Part of Tuesday’s antics included moving Luna out of the driveway. In order to do this, I had to deal with replacing the fuel pump. As reported a couple weeks ago, Luna’s carbs weren’t getting any gas after I installed a replacement fuel pump. Since we’d put about five gallons of gas in her tank before her test drives, I assumed there was plenty left in the tank and the issue was with the pump. So, I installed a different new pump that had showed up with Phil’s stuff, primed the carbs, and started the engine. It took a few times of unsuccessfully seeing gas squirting before I decided to make sure there really was gas in the tank. While blowing air back through the fuel line leading to the tank, I had Victoria listen for bubbles – nothing. After pouring a couple gallons of 87 octane into the empty chamber, lo and behold the engine ran, the pump pumped … and leaked. Irrr. A few turns on each of the screws that hold the pump together and the dripping ceased. Success … in a way. Where did all the gas go? Could it have really all evaporated during Luna’s extensive inactivity? I carefully searched for dripping fuel and could find none. We’ll know more once she gets her new top installed and is on the road as a daily-driver.

Last night, being one of my two designated garage nights, was spent dealing with more garage things. I believe all I accomplished was making a larger mess of the space. I picked up some free insulation yesterday and it’s now piled on top of Lucy. Looks like it’ll just fit between the roof rafters. Any help will be appreciated with winter just around the corner. Now I just need to find time to staple it up. I also took some time to deal with the beast of an air tank. After moving it out of the middle of the driveway, I removed the lower drain plug and was thankful when no water came out. There was some powdery rust residue, but not too much. I am a lot of confidence the tank will past testing. I also removed the other fittings and created a mental list (uh-oh) of the plugs and caps necessary to close off every port. The only unknown is how to connect the top port to a pressure source. I’m sure I’ll do my typical thirty minutes of pawing through all the brass and iron fittings at Home Depot.

My last effort of the evening was actually car-related. I popped the engine lid on YellowVert and put wrench to harmonic balancer bolt and successfully rotated the engine. Feeling the euphoria of learning the engine was not seized, I endeavored to the pull the spark plugs with the plan of doing a compression test on each of the six combustion chambers. After removing the three plug wires from the driver’s side, I was greeted by the sight of more acorns. When vacuuming failed to get them out, I decided the car will be sold as-is. I’ll throw the acorns in for free.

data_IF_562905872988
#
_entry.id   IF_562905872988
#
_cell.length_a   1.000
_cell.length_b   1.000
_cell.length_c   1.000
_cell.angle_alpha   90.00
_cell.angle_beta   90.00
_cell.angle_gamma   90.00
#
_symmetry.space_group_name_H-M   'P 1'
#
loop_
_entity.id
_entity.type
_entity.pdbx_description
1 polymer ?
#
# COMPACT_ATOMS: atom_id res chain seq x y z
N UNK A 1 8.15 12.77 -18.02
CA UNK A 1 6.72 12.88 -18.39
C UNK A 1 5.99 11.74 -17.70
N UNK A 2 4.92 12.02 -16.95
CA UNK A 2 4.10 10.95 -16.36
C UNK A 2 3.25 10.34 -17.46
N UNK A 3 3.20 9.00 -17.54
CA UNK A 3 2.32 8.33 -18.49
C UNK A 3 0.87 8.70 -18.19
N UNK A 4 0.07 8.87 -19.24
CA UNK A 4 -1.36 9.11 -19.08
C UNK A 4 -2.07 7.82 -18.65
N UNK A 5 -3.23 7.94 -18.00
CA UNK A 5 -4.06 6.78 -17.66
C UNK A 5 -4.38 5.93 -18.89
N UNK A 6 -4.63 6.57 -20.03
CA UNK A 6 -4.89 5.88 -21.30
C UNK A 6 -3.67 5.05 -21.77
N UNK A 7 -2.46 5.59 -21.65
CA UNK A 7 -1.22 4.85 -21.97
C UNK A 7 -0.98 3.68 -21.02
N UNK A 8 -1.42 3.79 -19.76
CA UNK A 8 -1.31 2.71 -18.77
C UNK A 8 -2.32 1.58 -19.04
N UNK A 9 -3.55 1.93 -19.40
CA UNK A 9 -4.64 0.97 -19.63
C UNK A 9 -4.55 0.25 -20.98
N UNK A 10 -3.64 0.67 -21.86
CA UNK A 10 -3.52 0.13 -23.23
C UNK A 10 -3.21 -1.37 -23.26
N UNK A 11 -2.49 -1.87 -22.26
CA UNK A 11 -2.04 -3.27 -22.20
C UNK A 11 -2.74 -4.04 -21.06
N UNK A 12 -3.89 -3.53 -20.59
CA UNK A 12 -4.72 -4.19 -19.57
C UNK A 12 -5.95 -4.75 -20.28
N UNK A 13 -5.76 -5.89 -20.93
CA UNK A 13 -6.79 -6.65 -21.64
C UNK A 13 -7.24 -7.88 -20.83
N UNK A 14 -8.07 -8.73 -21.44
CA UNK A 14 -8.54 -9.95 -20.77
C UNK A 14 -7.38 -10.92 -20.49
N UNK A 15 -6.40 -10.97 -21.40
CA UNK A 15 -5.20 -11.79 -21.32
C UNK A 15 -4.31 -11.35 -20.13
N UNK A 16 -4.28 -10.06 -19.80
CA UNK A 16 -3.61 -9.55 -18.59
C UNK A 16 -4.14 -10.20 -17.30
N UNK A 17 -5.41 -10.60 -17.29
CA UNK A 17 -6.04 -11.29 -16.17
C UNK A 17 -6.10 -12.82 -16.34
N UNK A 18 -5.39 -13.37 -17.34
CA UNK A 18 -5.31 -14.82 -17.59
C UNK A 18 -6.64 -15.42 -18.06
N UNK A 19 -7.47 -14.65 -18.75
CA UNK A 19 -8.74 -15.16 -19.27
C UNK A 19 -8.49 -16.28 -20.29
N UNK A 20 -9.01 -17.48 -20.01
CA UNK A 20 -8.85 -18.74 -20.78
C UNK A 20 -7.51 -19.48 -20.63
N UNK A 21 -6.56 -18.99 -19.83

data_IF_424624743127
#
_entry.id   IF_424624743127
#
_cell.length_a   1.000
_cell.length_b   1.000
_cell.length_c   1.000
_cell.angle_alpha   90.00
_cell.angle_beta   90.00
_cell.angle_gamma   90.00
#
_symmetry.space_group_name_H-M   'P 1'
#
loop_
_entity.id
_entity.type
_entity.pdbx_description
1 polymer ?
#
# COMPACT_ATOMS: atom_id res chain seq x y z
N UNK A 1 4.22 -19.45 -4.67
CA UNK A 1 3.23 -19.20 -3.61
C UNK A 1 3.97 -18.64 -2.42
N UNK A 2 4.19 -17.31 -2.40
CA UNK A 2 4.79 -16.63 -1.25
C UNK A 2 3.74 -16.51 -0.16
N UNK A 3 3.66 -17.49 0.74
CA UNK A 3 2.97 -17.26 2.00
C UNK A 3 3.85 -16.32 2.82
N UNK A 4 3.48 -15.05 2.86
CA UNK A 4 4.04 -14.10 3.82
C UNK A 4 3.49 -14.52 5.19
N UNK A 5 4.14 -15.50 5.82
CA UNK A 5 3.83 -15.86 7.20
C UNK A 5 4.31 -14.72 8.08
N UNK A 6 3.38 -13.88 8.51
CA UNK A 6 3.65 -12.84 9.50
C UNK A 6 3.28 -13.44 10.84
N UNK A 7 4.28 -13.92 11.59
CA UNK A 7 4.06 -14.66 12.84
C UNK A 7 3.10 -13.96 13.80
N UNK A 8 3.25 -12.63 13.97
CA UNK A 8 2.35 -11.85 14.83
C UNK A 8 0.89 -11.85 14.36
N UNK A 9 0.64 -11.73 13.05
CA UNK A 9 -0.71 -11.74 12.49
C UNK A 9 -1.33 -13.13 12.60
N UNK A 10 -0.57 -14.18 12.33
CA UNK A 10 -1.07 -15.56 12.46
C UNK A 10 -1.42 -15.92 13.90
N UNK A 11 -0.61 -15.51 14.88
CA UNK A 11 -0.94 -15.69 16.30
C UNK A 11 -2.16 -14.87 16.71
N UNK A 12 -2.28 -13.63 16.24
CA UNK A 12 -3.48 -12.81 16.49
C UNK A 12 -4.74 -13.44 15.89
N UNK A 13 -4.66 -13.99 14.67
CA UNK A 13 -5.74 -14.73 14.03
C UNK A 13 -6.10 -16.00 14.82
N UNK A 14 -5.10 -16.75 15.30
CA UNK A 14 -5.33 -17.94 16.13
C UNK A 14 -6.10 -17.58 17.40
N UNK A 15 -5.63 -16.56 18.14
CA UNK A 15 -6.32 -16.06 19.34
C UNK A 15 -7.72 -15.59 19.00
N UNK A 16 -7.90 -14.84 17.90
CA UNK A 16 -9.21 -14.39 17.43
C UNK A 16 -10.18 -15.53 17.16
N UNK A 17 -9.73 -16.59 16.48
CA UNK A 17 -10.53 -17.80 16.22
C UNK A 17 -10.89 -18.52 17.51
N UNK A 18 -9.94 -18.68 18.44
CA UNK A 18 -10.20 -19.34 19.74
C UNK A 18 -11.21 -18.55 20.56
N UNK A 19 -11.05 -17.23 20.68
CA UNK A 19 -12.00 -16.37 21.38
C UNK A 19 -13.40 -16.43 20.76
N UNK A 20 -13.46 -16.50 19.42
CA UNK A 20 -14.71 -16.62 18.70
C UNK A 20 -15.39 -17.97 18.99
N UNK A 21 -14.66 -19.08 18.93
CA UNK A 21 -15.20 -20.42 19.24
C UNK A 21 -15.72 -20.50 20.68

Monday, October 8, 2012

An Exhausting Weekend

First, a status on the eBaying of some of Phil's parts: it didn't happen.I decided I’d try a couple other avenues before dealing with eBay. I gave the CorvairCenter Forum folks first crack at the wire wheel covers and 140 4-barrel carb intake setup. The wheelcover post got not responses, but I did sell the intake setup. The wheelcovers were then put up on Craigslist and the only response I’ve gotten so far was SPAM , so they’ll go up on eBay in the next day or two.

During the school year, Wednesday has always been a fleet night since the lovely Loriann and Mikhaila have their Girl Scout meeting. This year I’m getting an additional designated fleet night since the lovely Loriann’s new job as our church’s youth director means she’s occupied each Friday evening. So, last Friday night, I backed Ringo’s rear up onto the ramps and tackled the dreaded effort of replacing his muffler and tailpipe. With all exhaust projects, one must be prepared to replace every component because, as noted many times before, rust never rests and this axiom is never better illustrated than on the metal of mufflers and pipes carrying away the escaped byproducts of each engine explosion. Even though Ringo’s muffler had only been on a few months, I was ready to replace all components from the exhaust manifolds to the tailpipe.

Why, you may ask, am I removing a perfectly fine part – especially when the removal is rife with possible swearing opportunities? Well, when Ringo was ready to be put back on the road, I needed a muffler and the only GUP Jeff had in his Corvair Ranch stock was for a ’64 and newer Corvair. While it wasn’t correct for Ariel’s ’61 coupe, it could be used, so I played the cheapskate and bought and installed it. Since Heidi now needs her muffler replaced, I purchased a new EM muffler from Clark’s intending to swap Ringo’s onto Heidi and bolt the new one onto Ringo. That way each would then be sporting proper parts.